There are multifaceted consequences of the economic sanctions, if economic sanctions are imposed due to economic expediency to punish or change the behaviour of nations which are involved in predatory trade or dumping practices, its outcome is always positive, But if the main reason behind imposing economic sanction is political and tied to the achieving the foreign policy objectives then it can create large humanitarian disasters. As seen in the case of Iraq, which came under sanctions regime in 1990 (Breuning, 2007). This was the beginning of globalization and due sanctions regimes in place the globalization never reached Iraq, Syria, Libya, Cuba and Iran and these are one of the worst places on earth in terms of the standards of living and security. Many of the International organizations such as FATF Financial Action Task Force, which is also known as a minilateral organization, in which powerful countries influence can label any country as a grey list or black list, if this is done through unbiased scrutiny then it’s always produced great results to cap money laundering and terror financing  (Nance, 2017). Due to political reasons FATF is used for foreign policy objectives, any grey or balck listing can tarnish a country’s economy in which the main victims are the common people. The targeted economic sanctions such as freezing of assets compel dictators to look inward and exploit the local economy to its own advantage thus creating more misery for the people, thus Humanitarian consequences are the multifold of the economic sanctions. Some economic sanctions against established major powers can bite back, as is the case of Russia and China, which devised its own sanctions regimes against the EU and United States. Russia is a major gas supplier to most of Europe, and it devised its own expediencies to deal with targeted US sanctions on its oil, gas and LNG companies, these expedencies allowed these countries to bypass those sanctions resulting in a foreign or energy policy failure for the other nations (www.nlb.gov.sg, n.d.). The non economic assessment to gauge the efficacy of these sanctions is often carried by our political think tanks, which rarely ascertain the costs of those sanctions on those companies. But platforms like S&P Global, Bloomberg, The Economist and Forbes do come up with irrefutable data that show where these sanctions are hurting. The multifaceted consequences make it clear that economic sanctions come with ethical and legal costs for the nation who imposed such sanctions, and in case of major powers these sanctions can backfire.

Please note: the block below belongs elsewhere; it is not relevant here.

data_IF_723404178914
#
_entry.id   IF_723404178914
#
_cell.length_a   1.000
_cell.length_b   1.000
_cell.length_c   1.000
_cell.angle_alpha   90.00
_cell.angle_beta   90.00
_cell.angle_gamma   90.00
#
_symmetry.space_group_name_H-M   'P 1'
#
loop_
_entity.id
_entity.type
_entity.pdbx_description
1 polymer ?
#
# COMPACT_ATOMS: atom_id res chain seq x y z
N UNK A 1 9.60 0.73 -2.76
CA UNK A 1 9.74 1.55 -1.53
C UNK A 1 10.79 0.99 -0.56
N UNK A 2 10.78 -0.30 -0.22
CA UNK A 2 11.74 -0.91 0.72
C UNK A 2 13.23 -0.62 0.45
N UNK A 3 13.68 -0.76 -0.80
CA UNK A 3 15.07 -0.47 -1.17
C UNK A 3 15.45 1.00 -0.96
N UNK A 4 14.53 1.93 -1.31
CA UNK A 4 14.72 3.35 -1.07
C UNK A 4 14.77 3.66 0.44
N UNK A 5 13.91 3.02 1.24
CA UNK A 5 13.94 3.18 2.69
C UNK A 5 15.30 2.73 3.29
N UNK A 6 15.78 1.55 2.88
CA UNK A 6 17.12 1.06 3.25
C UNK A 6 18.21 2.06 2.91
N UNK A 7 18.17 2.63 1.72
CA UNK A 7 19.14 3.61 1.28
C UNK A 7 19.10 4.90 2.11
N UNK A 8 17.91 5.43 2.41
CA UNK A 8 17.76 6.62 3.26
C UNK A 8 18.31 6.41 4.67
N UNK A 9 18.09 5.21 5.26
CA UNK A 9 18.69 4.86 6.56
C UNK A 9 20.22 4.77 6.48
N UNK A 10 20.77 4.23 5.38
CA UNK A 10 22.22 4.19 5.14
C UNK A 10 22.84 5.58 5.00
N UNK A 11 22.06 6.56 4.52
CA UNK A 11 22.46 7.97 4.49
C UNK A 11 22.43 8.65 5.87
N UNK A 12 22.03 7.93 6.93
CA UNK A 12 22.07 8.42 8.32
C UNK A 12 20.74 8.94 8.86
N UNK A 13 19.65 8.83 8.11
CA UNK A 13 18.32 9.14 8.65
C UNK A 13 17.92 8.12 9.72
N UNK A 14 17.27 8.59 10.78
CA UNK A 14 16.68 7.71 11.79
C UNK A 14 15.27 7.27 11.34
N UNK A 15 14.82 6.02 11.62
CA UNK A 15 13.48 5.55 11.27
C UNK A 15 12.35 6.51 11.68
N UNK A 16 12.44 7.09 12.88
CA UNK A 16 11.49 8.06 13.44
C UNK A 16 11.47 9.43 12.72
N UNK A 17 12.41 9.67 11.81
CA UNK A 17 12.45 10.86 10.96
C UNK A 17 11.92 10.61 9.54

Conclusion.